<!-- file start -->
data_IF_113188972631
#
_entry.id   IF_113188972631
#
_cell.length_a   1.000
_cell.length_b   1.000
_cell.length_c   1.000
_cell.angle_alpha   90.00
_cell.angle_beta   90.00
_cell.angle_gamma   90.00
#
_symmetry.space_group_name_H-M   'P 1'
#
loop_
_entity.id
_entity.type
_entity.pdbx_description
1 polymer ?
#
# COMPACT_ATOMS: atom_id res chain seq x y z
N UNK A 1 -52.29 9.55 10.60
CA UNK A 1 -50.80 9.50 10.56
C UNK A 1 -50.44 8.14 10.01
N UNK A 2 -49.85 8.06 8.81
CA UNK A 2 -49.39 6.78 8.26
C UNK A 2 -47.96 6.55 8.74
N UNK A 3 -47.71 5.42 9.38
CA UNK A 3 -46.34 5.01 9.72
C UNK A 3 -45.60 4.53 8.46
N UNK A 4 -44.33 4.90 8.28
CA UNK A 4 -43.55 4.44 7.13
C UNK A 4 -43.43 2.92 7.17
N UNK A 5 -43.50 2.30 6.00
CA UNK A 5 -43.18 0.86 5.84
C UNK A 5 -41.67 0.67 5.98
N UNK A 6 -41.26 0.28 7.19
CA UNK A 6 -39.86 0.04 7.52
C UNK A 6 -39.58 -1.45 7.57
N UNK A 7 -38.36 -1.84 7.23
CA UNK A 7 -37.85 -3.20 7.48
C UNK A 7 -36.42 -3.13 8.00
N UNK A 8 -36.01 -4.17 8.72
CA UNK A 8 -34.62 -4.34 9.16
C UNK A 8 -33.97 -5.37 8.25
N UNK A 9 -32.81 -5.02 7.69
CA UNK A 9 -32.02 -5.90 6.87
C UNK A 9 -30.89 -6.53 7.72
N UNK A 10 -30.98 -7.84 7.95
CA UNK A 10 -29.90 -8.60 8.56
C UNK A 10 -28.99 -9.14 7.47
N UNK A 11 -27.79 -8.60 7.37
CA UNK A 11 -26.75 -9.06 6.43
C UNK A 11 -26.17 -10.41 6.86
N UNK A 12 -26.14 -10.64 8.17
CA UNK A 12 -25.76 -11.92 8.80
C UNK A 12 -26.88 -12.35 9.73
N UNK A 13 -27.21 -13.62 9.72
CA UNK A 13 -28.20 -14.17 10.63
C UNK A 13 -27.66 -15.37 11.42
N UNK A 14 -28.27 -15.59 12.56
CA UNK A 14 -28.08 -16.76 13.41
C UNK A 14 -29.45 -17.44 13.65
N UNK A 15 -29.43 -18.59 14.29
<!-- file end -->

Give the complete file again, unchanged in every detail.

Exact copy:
data_IF_113188972631
#
_entry.id   IF_113188972631
#
_cell.length_a   1.000
_cell.length_b   1.000
_cell.length_c   1.000
_cell.angle_alpha   90.00
_cell.angle_beta   90.00
_cell.angle_gamma   90.00
#
_symmetry.space_group_name_H-M   'P 1'
#
loop_
_entity.id
_entity.type
_entity.pdbx_description
1 polymer ?
#
# COMPACT_ATOMS: atom_id res chain seq x y z
N UNK A 1 -52.29 9.55 10.60
CA UNK A 1 -50.80 9.50 10.56
C UNK A 1 -50.44 8.14 10.01
N UNK A 2 -49.85 8.06 8.81
CA UNK A 2 -49.39 6.78 8.26
C UNK A 2 -47.96 6.55 8.74
N UNK A 3 -47.71 5.42 9.38
CA UNK A 3 -46.34 5.01 9.72
C UNK A 3 -45.60 4.53 8.46
N UNK A 4 -44.33 4.90 8.28
CA UNK A 4 -43.55 4.44 7.13
C UNK A 4 -43.43 2.92 7.17
N UNK A 5 -43.50 2.30 6.00
CA UNK A 5 -43.18 0.86 5.84
C UNK A 5 -41.67 0.67 5.98
N UNK A 6 -41.26 0.28 7.19
CA UNK A 6 -39.86 0.04 7.52
C UNK A 6 -39.58 -1.45 7.57
N UNK A 7 -38.36 -1.84 7.23
CA UNK A 7 -37.85 -3.20 7.48
C UNK A 7 -36.42 -3.13 8.00
N UNK A 8 -36.01 -4.17 8.72
CA UNK A 8 -34.62 -4.34 9.16
C UNK A 8 -33.97 -5.37 8.25
N UNK A 9 -32.81 -5.02 7.69
CA UNK A 9 -32.02 -5.90 6.87
C UNK A 9 -30.89 -6.53 7.72
N UNK A 10 -30.98 -7.84 7.95
CA UNK A 10 -29.90 -8.60 8.56
C UNK A 10 -28.99 -9.14 7.47
N UNK A 11 -27.79 -8.60 7.37
CA UNK A 11 -26.75 -9.06 6.43
C UNK A 11 -26.17 -10.41 6.86
N UNK A 12 -26.14 -10.64 8.17
CA UNK A 12 -25.76 -11.92 8.80
C UNK A 12 -26.88 -12.35 9.73
N UNK A 13 -27.21 -13.62 9.72
CA UNK A 13 -28.20 -14.17 10.63
C UNK A 13 -27.66 -15.37 11.42
N UNK A 14 -28.27 -15.59 12.56
CA UNK A 14 -28.08 -16.76 13.41
C UNK A 14 -29.45 -17.44 13.65
N UNK A 15 -29.43 -18.59 14.29